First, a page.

Welcome back to my month-long #WaterPoemProject, Poetry Friday friends.

It’s Day 12. We have been writing in response to prompts about water for nearly two weeks!

If you’re new to this project, please read the Introduction and FAQ. Or you can watch this video of me describing how to participate. It’s on the YouTube channel Authors Everywhere.

For #WaterPoemProject regulars who are new to Poetry Friday, each week a kidlit blogger hosts poetry-related links and posts from around the kidlitosphere. This week’s host is Heidi Mordhorst, who invites us to Shelter in Poetry at her blog, My Juicy Little Universe. (Thanks, Heidi!) Still confused? Renée LaTulippe has a great post about our weekly poetry party.

Who is joining us to share a writing prompt about water today? It’s poet, children’s book author, and RBG biographer Debbie Levy!

Debbie’s poetry prompt is: Jump on In — Let’s Write Limericks!

Debbie Levy

When I observe animals at home in their environments, whether watery or otherwise, I’m always struck—and usually awed—by the things they do, the structure of their bodies, the sounds of their voices. But you know what else strikes me? How they can make me smile and laugh, especially if I imagine a funny story to go along with what I’m seeing or hearing.

So for my turn on the #WaterPoemProject, I’d like to inspire you to smile or laugh! To do that, I’m sharing two videos that I’ve taken of critters in the Chesapeake Bay, near where I live, and instructions on how to write a poem known as a limerick.

In poetry, there’s nothing quite as silly as a limerick. Limericks are also known as “nonsense” poems. Here’s an example of a limerick by Edward Lear, an English poet of the nineteenth century who was a master of the form:

There was an Old Man with a beard,
Who said, “It is just as I feared!
Two Owls and a Hen,
Four Larks and a Wren,
Have all built their nests in my beard!”

You see? Nonsense. Here’s another:

There was a Young Lady of Norway,
Who casually sat in a doorway;
When the door squeezed her flat,
She exclaimed, “What of that?”
This courageous Young Lady of Norway.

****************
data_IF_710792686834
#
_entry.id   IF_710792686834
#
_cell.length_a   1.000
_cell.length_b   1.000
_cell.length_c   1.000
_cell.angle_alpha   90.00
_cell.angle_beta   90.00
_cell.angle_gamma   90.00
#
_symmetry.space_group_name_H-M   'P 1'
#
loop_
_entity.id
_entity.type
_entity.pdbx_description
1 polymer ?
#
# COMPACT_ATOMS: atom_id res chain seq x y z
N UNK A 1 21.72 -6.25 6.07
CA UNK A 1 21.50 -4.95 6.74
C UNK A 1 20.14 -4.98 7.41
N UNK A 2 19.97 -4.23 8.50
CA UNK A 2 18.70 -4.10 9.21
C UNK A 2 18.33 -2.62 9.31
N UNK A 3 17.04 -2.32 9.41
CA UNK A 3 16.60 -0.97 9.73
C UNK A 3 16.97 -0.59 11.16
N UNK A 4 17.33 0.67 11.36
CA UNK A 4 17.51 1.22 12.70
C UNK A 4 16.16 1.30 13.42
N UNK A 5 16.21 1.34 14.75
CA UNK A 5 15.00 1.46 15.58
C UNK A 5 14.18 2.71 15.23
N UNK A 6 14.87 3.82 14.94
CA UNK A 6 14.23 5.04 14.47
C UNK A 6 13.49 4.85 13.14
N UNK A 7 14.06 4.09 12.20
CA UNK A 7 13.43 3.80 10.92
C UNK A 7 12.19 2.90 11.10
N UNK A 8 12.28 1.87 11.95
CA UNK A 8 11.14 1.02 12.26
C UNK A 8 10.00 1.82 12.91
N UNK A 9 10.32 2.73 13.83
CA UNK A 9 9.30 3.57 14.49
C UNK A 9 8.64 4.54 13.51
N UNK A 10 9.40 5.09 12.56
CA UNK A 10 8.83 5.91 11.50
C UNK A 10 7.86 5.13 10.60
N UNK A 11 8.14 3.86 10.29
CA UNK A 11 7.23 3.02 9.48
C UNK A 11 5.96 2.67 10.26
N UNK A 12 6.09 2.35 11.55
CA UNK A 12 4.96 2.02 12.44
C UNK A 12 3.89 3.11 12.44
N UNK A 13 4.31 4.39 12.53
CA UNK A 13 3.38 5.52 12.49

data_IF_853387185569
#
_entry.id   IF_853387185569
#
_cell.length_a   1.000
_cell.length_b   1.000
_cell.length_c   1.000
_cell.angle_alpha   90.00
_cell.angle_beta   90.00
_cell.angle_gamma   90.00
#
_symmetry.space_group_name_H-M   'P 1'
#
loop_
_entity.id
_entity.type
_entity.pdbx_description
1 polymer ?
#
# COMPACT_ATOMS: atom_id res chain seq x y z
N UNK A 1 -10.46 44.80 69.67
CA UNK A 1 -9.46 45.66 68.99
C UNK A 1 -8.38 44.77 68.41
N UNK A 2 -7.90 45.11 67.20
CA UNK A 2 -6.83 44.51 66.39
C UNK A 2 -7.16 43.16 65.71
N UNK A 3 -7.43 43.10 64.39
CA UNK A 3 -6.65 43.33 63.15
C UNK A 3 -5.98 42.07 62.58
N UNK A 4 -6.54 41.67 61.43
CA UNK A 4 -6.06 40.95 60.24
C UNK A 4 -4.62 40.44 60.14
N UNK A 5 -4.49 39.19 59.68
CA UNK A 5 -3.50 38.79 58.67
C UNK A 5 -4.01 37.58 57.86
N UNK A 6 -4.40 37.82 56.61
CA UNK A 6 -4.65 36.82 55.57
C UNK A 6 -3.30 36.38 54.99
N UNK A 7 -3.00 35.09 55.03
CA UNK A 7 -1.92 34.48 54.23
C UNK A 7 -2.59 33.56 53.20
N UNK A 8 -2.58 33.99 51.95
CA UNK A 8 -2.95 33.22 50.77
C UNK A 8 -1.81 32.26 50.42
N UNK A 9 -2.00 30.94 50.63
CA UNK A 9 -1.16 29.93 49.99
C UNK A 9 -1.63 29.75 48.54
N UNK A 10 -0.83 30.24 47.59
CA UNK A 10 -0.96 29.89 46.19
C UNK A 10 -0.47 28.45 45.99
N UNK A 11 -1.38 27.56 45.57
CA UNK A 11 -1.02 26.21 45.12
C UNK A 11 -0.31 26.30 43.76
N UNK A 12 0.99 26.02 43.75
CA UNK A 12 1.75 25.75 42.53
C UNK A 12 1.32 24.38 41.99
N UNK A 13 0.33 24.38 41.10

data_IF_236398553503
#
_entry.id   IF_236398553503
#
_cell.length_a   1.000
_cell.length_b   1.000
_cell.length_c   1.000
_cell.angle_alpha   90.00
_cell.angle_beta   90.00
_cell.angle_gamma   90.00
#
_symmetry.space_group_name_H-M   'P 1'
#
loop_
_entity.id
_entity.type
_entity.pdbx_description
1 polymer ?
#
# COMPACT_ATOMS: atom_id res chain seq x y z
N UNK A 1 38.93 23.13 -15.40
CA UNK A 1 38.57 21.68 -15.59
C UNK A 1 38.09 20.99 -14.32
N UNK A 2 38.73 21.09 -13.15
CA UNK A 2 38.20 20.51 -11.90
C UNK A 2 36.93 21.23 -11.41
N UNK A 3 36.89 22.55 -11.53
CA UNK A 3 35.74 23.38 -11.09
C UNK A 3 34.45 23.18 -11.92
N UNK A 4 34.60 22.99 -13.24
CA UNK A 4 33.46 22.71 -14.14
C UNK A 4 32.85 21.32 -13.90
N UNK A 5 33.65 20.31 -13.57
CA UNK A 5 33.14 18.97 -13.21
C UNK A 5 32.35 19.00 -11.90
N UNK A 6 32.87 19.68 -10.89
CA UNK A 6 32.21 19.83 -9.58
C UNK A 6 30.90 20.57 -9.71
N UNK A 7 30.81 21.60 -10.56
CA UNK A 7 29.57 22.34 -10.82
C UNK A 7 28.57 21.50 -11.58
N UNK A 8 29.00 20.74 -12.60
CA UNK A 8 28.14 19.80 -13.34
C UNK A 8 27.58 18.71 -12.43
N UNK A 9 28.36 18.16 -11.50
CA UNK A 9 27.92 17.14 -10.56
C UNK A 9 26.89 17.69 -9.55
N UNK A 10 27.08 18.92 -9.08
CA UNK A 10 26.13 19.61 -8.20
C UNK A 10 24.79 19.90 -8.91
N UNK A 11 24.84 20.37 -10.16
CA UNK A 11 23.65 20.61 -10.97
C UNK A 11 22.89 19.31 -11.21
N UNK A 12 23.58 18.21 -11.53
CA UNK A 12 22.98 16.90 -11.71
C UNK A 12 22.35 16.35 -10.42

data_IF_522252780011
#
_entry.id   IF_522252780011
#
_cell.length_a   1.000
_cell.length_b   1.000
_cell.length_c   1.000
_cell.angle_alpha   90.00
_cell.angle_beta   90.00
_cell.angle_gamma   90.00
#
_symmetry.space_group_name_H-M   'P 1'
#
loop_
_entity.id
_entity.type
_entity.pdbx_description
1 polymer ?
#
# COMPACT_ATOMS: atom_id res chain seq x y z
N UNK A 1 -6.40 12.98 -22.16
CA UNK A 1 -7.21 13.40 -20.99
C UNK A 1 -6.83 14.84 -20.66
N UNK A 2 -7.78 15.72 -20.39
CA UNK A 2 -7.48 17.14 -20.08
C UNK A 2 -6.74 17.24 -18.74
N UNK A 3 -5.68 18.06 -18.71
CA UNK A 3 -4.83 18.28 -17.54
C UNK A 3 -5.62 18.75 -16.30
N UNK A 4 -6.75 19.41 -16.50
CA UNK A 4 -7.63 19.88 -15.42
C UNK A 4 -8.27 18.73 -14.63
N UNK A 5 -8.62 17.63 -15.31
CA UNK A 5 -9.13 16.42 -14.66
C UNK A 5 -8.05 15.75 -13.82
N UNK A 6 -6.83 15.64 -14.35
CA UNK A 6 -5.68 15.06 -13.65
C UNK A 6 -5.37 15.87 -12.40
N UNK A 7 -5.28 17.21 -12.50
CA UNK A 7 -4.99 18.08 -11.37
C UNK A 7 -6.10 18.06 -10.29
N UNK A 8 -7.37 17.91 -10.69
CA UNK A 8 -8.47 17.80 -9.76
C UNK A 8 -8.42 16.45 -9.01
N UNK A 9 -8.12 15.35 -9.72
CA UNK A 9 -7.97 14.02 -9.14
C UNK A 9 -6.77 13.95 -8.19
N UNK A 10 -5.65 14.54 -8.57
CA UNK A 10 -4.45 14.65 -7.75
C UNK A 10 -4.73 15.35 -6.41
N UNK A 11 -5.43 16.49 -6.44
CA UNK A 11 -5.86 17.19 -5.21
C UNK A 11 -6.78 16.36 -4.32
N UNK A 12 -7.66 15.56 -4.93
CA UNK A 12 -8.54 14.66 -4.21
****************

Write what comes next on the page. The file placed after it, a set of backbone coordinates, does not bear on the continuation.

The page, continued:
The easiest way to understand the “rules” of a limerick is to read one or two of them aloud and notice where the rhymes fall and what the rhythm of the poem is. What you’ll see is that:

  • A limerick has five lines. Lines 1 and 2 rhyme with each other. Lines 3 and 4 rhyme with each other. Line 5 rhymes with 1 and 2.
  • Lines 1, 2, and 5 have 9 or 10 syllables, or beats.
  • Lines 3 and 4 have 5 or 6 syllables, or beats.
  • The rhythm of a limerick goes like this:

da – DA – da – da – DA – da – da – DA

da – DA – da – da – DA – da – da – DA

da – DA – da – da – DA

da – DA – da – da – DA

da – DA – da – da – DA – da – da – DA

Say the da-das out loud, and you’ll get it.

Okay, here goes. Check out the videos below. One shows a large school of fish. The other is a small school of rays. Let your imagination run free and funny, and think up some ridiculous story to go with what you see. You can focus just on the school of fish, or just on the rays, or put them together. The sillier the better! Then write that story in limerick form. As you’re writing, it may help you to make lists of words that rhyme in the margins of your paper.

Here’s a limerick I came up with—this was something I worked on last week, and the process of thinking and writing brightened my day:

There once was a fish in a pool
Who wanted to swim in a school
He jumped into the bay
Where he found a stingray
And decided to stay home from school.

Have fun! And in case you’re curious about the videos: Every fall in the Chesapeake Bay, giant schools of menhaden can be seen swirling the surface of the water. Often they’re being chased by larger fish, such as striped bass and bluefish, trying to fatten up before the cold winter comes. These giant schools are awesome sights to see.

The second video shows cownose rays (not stingrays) in a river that feeds into the Chesapeake. These schools of cownose rays show up all summer in the Chesapeake region. I love them!


Your task is to jump into a water-themed limerick before the end of the day tomorrow, Friday, April 3, 2020.

If you’re doing the #WaterPoemProject with a group, be sure to share or post your rough draft, read other people’s poems, and cheer for their efforts. Or leave your poem here, in the comments.

Debbie Levy’s most recent book is the graphic novel-style biography Becoming RBG: Ruth Bader Ginsburg’s Journey to Justice (Simon & Schuster 2019). It has no limericks in it, but it does include a couple of RBG’s favorite silly poems when she was a young girl. You can visit Debbie at, connect on Twitter at @debbielevybooks, on Instagram at debbielevybooks, and on Facebook.


#WaterPoemProject Series Posts:

Project Introduction
Prompt 1: Irene Latham, The Language of Water
Prompt 2: Elizabeth Steinglass, What Would a Raindrop Say?
Prompt 3: Linda Mitchell, Found Haiku
Prompt 4: Shari Green, Fogbow Fibonacci
Prompt 5: Margaret Simon, The Taste of Water
Prompt 6: Heather Meloche, The Shape of a Wave
Prompt 7: Amy Ludwig VanDerwater, A Water Memory
Prompt 8: Laura Shovan, Rainy Day Opposites
Prompt 9: Kathryn Apel, Silly Solage
Prompt 10: Buffy Silverman, A Watery Home
Prompt 11: Kara Laughlin, Frozen Fog
Prompt 12: Debbie Levy, Jump into a Limerick
Prompt 13: Joy McCullough, What Are Water Bears?
Prompt 14: Linda Baie, Frozen Water Skinny